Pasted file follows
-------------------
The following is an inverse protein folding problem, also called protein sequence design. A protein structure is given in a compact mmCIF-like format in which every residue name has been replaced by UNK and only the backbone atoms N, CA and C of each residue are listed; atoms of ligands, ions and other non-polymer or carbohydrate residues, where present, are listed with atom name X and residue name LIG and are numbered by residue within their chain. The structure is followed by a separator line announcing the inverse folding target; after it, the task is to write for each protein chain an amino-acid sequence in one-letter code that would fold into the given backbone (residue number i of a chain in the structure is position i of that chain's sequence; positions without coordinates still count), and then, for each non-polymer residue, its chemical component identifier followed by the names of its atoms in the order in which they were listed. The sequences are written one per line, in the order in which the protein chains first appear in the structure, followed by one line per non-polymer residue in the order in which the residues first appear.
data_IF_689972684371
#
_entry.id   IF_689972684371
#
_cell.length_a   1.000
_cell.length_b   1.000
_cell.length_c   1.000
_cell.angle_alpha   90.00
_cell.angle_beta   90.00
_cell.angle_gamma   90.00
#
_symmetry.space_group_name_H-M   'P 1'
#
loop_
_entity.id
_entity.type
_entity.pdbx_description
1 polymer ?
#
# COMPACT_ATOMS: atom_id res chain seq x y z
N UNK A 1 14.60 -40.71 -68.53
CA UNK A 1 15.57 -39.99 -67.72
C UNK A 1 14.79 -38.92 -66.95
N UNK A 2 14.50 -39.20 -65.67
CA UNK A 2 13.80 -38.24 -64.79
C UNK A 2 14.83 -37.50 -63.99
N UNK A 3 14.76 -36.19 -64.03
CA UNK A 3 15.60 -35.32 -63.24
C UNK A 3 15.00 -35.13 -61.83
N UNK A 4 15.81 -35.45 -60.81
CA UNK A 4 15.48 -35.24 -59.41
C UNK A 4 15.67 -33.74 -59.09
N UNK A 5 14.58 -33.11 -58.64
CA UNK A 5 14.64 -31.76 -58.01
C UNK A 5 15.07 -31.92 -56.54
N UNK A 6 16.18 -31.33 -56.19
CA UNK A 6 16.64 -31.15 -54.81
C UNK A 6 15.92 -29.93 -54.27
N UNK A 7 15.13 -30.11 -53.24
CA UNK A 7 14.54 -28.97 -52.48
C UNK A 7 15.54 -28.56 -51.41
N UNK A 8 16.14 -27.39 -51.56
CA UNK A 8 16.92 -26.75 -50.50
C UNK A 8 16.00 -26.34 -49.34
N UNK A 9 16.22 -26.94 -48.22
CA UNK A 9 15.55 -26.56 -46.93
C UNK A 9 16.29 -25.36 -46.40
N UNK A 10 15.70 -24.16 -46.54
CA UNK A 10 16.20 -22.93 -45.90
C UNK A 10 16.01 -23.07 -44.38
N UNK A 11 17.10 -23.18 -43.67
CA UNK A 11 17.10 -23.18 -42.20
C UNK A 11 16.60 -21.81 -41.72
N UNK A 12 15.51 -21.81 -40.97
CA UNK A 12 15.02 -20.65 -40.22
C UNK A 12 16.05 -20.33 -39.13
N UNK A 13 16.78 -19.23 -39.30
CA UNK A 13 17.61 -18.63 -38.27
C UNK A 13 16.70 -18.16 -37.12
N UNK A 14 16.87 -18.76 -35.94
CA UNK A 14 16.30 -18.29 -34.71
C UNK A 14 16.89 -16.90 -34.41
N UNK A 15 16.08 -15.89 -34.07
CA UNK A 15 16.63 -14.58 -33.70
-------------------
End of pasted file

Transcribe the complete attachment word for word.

The following is an inverse protein folding problem, also called protein sequence design. A protein structure is given in a compact mmCIF-like format in which every residue name has been replaced by UNK and only the backbone atoms N, CA and C of each residue are listed; atoms of ligands, ions and other non-polymer or carbohydrate residues, where present, are listed with atom name X and residue name LIG and are numbered by residue within their chain. The structure is followed by a separator line announcing the inverse folding target; after it, the task is to write for each protein chain an amino-acid sequence in one-letter code that would fold into the given backbone (residue number i of a chain in the structure is position i of that chain's sequence; positions without coordinates still count), and then, for each non-polymer residue, its chemical component identifier followed by the names of its atoms in the order in which they were listed. The sequences are written one per line, in the order in which the protein chains first appear in the structure, followed by one line per non-polymer residue in the order in which the residues first appear.
data_IF_689972684371
#
_entry.id   IF_689972684371
#
_cell.length_a   1.000
_cell.length_b   1.000
_cell.length_c   1.000
_cell.angle_alpha   90.00
_cell.angle_beta   90.00
_cell.angle_gamma   90.00
#
_symmetry.space_group_name_H-M   'P 1'
#
loop_
_entity.id
_entity.type
_entity.pdbx_description
1 polymer ?
#
# COMPACT_ATOMS: atom_id res chain seq x y z
N UNK A 1 14.60 -40.71 -68.53
CA UNK A 1 15.57 -39.99 -67.72
C UNK A 1 14.79 -38.92 -66.95
N UNK A 2 14.50 -39.20 -65.67
CA UNK A 2 13.80 -38.24 -64.79
C UNK A 2 14.83 -37.50 -63.99
N UNK A 3 14.76 -36.19 -64.03
CA UNK A 3 15.60 -35.32 -63.24
C UNK A 3 15.00 -35.13 -61.83
N UNK A 4 15.81 -35.45 -60.81
CA UNK A 4 15.48 -35.24 -59.41
C UNK A 4 15.67 -33.74 -59.09
N UNK A 5 14.58 -33.11 -58.64
CA UNK A 5 14.64 -31.76 -58.01
C UNK A 5 15.07 -31.92 -56.54
N UNK A 6 16.18 -31.33 -56.19
CA UNK A 6 16.64 -31.15 -54.81
C UNK A 6 15.92 -29.93 -54.27
N UNK A 7 15.13 -30.11 -53.24
CA UNK A 7 14.54 -28.97 -52.48
C UNK A 7 15.54 -28.56 -51.41
N UNK A 8 16.14 -27.39 -51.56
CA UNK A 8 16.92 -26.75 -50.50
C UNK A 8 16.00 -26.34 -49.34
N UNK A 9 16.22 -26.94 -48.22
CA UNK A 9 15.55 -26.56 -46.93
C UNK A 9 16.29 -25.36 -46.40
N UNK A 10 15.70 -24.16 -46.54
CA UNK A 10 16.20 -22.93 -45.90
C UNK A 10 16.01 -23.07 -44.38
N UNK A 11 17.10 -23.18 -43.67
CA UNK A 11 17.10 -23.18 -42.20
C UNK A 11 16.60 -21.81 -41.72
N UNK A 12 15.51 -21.81 -40.97
CA UNK A 12 15.02 -20.65 -40.22
C UNK A 12 16.05 -20.33 -39.13
N UNK A 13 16.78 -19.23 -39.30
CA UNK A 13 17.61 -18.63 -38.27
C UNK A 13 16.70 -18.16 -37.12
N UNK A 14 16.87 -18.76 -35.94
CA UNK A 14 16.30 -18.29 -34.71
C UNK A 14 16.89 -16.90 -34.41
N UNK A 15 16.08 -15.89 -34.07
CA UNK A 15 16.63 -14.58 -33.70